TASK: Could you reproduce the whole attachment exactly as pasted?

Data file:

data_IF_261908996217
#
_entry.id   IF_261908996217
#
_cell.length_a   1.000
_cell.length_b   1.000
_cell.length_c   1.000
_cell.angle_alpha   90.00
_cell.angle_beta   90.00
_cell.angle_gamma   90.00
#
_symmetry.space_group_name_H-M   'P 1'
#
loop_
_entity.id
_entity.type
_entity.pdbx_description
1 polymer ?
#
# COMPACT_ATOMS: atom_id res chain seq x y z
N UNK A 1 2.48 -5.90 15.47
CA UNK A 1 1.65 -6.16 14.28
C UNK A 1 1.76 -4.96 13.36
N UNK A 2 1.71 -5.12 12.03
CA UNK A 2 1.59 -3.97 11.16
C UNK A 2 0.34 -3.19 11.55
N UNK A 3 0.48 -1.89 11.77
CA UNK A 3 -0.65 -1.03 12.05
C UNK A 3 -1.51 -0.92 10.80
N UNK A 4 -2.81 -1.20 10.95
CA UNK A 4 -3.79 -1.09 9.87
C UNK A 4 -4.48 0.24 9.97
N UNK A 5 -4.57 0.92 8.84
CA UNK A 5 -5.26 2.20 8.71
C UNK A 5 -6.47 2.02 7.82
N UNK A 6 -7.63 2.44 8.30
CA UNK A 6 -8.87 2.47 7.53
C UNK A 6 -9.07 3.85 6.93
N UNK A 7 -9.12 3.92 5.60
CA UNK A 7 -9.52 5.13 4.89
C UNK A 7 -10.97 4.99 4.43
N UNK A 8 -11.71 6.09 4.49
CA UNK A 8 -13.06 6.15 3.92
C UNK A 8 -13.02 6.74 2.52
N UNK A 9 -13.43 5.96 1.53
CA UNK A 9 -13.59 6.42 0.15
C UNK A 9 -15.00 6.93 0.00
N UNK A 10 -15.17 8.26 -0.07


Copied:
data_IF_261908996217
#
_entry.id   IF_261908996217
#
_cell.length_a   1.000
_cell.length_b   1.000
_cell.length_c   1.000
_cell.angle_alpha   90.00
_cell.angle_beta   90.00
_cell.angle_gamma   90.00
#
_symmetry.space_group_name_H-M   'P 1'
#
loop_
_entity.id
_entity.type
_entity.pdbx_description
1 polymer ?
#
# COMPACT_ATOMS: atom_id res chain seq x y z
N UNK A 1 2.48 -5.90 15.47
CA UNK A 1 1.65 -6.16 14.28
C UNK A 1 1.76 -4.96 13.36
N UNK A 2 1.71 -5.12 12.03
CA UNK A 2 1.59 -3.97 11.16
C UNK A 2 0.34 -3.19 11.55
N UNK A 3 0.48 -1.89 11.77
CA UNK A 3 -0.65 -1.03 12.05
C UNK A 3 -1.51 -0.92 10.80
N UNK A 4 -2.81 -1.20 10.95
CA UNK A 4 -3.79 -1.09 9.87
C UNK A 4 -4.48 0.24 9.97
N UNK A 5 -4.57 0.92 8.84
CA UNK A 5 -5.26 2.20 8.71
C UNK A 5 -6.47 2.02 7.82
N UNK A 6 -7.63 2.44 8.30
CA UNK A 6 -8.87 2.47 7.53
C UNK A 6 -9.07 3.85 6.93
N UNK A 7 -9.12 3.92 5.60
CA UNK A 7 -9.52 5.13 4.89
C UNK A 7 -10.97 4.99 4.43
N UNK A 8 -11.71 6.09 4.49
CA UNK A 8 -13.06 6.15 3.92
C UNK A 8 -13.02 6.74 2.52
N UNK A 9 -13.43 5.96 1.53
CA UNK A 9 -13.59 6.42 0.15
C UNK A 9 -15.00 6.93 0.00
N UNK A 10 -15.17 8.26 -0.07